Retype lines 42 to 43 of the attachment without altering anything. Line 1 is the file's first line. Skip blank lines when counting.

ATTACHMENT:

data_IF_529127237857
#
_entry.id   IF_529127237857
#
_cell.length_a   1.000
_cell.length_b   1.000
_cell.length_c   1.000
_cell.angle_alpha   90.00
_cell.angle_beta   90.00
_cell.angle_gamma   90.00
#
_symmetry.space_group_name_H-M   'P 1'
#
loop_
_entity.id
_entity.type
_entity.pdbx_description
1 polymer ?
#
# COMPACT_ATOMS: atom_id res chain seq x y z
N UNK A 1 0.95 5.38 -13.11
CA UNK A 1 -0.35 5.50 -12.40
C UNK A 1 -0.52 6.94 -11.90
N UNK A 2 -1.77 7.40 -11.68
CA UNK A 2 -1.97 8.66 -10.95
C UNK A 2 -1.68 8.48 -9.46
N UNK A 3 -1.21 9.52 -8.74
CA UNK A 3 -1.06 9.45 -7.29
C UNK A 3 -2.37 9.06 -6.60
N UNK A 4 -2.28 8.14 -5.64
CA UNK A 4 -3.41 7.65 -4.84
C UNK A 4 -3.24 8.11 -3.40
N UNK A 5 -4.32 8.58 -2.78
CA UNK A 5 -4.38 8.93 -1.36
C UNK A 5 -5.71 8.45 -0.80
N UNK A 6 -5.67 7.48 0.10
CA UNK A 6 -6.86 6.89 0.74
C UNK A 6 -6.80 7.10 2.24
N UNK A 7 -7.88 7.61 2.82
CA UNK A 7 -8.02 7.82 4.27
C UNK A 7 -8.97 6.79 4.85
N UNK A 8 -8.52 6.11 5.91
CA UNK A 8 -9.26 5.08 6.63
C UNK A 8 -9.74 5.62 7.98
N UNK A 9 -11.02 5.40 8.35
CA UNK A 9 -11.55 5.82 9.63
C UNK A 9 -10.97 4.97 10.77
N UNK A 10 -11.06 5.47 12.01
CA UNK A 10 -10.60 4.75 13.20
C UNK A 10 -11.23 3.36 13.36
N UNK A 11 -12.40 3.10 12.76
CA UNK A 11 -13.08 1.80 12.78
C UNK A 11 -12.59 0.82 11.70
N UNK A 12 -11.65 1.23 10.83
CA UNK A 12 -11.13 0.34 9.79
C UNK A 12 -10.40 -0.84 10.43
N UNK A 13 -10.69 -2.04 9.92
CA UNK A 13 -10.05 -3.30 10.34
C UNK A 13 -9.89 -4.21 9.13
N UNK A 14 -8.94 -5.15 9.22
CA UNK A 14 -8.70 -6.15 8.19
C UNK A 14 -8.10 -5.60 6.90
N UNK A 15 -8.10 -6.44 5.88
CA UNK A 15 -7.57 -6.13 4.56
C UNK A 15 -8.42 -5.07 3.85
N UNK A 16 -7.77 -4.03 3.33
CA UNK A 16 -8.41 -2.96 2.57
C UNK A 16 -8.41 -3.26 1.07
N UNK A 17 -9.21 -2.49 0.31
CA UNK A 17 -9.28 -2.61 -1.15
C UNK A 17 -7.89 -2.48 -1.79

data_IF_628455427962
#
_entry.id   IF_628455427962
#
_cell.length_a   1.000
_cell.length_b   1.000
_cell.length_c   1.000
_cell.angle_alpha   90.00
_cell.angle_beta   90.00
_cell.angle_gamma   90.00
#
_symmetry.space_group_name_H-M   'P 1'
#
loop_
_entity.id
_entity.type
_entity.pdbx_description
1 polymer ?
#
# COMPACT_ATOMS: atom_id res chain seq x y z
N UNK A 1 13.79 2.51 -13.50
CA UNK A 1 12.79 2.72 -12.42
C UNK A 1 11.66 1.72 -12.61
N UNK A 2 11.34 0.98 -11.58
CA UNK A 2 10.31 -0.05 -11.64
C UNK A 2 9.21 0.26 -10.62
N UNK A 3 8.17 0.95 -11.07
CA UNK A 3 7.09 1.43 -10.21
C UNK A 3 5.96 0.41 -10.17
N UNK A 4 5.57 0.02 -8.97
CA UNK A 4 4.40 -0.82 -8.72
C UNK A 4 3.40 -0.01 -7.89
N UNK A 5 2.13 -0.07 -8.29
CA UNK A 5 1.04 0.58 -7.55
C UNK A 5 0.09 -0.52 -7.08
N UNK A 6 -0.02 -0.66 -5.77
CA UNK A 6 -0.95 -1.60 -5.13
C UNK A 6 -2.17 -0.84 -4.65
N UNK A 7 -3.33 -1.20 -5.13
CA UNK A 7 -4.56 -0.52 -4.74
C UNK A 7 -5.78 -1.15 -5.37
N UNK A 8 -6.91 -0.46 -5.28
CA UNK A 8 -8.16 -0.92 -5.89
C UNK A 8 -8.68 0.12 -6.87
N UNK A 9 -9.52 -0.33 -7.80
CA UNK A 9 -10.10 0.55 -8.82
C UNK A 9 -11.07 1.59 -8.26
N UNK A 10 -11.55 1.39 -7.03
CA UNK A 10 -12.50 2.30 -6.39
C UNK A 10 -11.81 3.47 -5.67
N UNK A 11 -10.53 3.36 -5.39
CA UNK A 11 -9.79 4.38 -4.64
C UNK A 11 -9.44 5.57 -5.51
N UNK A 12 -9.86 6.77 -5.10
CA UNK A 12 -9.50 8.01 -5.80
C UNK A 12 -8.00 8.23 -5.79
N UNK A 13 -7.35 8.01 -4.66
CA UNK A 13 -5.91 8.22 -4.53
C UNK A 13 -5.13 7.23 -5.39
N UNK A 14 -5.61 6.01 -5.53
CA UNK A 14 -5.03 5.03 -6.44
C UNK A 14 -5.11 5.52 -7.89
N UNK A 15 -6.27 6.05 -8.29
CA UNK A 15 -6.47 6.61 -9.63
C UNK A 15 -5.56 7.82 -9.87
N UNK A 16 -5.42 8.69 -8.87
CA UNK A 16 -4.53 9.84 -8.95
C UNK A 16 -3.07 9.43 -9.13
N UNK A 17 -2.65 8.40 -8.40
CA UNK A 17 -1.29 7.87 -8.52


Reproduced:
N UNK A 8 -8.52 6.11 5.91
CA UNK A 8 -9.26 5.08 6.63